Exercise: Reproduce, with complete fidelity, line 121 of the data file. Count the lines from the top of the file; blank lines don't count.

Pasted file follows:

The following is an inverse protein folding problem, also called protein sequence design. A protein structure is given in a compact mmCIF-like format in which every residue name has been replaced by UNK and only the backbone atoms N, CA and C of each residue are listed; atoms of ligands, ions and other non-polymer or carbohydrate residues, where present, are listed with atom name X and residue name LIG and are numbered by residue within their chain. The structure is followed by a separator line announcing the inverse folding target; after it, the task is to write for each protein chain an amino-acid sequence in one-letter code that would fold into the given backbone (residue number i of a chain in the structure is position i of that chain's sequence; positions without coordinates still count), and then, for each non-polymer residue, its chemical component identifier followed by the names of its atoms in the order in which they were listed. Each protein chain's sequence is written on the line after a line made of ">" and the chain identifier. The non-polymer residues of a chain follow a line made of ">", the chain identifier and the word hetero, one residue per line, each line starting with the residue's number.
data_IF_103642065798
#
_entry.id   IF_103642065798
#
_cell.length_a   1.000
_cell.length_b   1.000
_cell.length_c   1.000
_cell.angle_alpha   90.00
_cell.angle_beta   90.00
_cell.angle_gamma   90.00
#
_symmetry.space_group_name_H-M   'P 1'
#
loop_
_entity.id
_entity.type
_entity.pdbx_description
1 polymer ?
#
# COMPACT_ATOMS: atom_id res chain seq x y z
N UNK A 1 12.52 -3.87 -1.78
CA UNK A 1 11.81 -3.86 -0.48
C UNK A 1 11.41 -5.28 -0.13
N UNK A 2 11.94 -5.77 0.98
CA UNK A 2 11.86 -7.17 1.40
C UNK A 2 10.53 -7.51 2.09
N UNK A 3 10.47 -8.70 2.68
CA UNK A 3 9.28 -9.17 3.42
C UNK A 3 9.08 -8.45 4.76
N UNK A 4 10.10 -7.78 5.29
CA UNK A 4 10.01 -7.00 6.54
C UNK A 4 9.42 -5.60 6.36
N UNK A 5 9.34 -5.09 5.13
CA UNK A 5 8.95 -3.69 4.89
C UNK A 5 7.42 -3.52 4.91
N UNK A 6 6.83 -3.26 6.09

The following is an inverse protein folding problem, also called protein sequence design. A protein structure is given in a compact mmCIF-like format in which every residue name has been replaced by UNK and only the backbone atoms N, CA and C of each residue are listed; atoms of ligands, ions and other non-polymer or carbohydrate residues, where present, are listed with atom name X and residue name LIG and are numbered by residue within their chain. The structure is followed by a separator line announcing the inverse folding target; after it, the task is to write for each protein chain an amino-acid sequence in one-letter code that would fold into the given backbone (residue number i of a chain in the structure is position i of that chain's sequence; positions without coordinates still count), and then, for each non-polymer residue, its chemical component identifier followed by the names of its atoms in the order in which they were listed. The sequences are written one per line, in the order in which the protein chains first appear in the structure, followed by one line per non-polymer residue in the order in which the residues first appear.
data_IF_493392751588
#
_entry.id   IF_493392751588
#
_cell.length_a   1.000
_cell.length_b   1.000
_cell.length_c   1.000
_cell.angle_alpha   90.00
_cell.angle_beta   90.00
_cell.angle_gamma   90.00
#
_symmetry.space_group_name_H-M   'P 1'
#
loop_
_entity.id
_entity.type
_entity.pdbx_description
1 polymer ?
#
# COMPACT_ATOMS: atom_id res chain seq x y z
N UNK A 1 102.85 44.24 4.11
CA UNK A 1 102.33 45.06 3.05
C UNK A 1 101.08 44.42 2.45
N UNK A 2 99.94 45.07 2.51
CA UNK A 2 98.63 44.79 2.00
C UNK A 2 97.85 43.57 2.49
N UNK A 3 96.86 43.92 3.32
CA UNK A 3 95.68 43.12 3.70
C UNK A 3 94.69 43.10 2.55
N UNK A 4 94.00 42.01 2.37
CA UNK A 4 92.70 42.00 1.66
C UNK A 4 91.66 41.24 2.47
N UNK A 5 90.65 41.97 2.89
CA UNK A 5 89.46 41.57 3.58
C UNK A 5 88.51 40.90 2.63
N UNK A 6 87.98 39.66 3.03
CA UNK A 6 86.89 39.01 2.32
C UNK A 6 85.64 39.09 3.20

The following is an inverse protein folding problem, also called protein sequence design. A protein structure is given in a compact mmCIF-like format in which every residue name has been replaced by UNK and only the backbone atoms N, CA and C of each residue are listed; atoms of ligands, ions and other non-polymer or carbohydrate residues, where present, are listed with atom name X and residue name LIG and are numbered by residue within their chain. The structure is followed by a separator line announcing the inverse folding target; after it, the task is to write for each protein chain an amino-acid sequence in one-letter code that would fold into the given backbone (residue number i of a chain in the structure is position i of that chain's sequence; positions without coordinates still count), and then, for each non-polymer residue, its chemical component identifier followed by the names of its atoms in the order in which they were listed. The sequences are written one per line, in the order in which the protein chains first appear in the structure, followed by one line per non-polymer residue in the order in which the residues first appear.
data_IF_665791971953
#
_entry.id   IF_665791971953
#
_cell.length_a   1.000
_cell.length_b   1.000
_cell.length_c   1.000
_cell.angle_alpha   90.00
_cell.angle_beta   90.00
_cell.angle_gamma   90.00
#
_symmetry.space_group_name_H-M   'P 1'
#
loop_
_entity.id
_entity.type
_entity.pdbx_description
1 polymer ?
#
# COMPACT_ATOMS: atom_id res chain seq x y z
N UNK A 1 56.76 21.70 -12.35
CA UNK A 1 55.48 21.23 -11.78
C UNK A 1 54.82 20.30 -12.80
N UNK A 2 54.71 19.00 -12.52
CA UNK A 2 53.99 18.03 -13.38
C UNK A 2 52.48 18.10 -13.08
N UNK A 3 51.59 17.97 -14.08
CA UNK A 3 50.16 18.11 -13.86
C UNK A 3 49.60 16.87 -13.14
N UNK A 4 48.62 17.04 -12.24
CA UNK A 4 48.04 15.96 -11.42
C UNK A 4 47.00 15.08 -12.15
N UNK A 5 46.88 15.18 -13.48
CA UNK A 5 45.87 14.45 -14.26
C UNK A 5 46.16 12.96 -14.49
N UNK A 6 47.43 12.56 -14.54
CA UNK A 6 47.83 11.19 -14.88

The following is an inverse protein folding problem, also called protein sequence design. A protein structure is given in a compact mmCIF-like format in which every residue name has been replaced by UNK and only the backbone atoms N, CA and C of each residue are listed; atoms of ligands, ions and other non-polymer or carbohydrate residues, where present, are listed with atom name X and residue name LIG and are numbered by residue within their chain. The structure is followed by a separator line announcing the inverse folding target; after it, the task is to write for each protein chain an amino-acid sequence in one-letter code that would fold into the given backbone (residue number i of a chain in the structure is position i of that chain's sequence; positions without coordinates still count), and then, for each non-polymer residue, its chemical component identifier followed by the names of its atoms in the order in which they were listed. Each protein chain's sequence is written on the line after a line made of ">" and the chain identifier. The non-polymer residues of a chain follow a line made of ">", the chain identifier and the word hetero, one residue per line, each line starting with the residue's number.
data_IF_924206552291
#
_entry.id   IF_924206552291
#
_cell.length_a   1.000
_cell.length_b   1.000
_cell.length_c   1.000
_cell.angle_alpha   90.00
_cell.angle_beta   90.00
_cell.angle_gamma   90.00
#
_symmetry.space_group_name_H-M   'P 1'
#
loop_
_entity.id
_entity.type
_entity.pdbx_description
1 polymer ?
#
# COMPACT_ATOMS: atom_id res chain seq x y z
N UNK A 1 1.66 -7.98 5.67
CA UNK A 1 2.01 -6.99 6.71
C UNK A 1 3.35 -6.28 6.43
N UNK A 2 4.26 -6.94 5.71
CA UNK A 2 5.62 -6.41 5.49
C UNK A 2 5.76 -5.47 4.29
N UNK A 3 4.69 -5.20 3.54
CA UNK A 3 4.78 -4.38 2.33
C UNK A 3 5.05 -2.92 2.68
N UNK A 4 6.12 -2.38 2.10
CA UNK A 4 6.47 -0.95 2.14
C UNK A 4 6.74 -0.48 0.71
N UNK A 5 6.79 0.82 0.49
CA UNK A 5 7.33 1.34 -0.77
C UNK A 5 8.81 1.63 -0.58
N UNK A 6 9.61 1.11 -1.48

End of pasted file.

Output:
_cell.length_b   1.000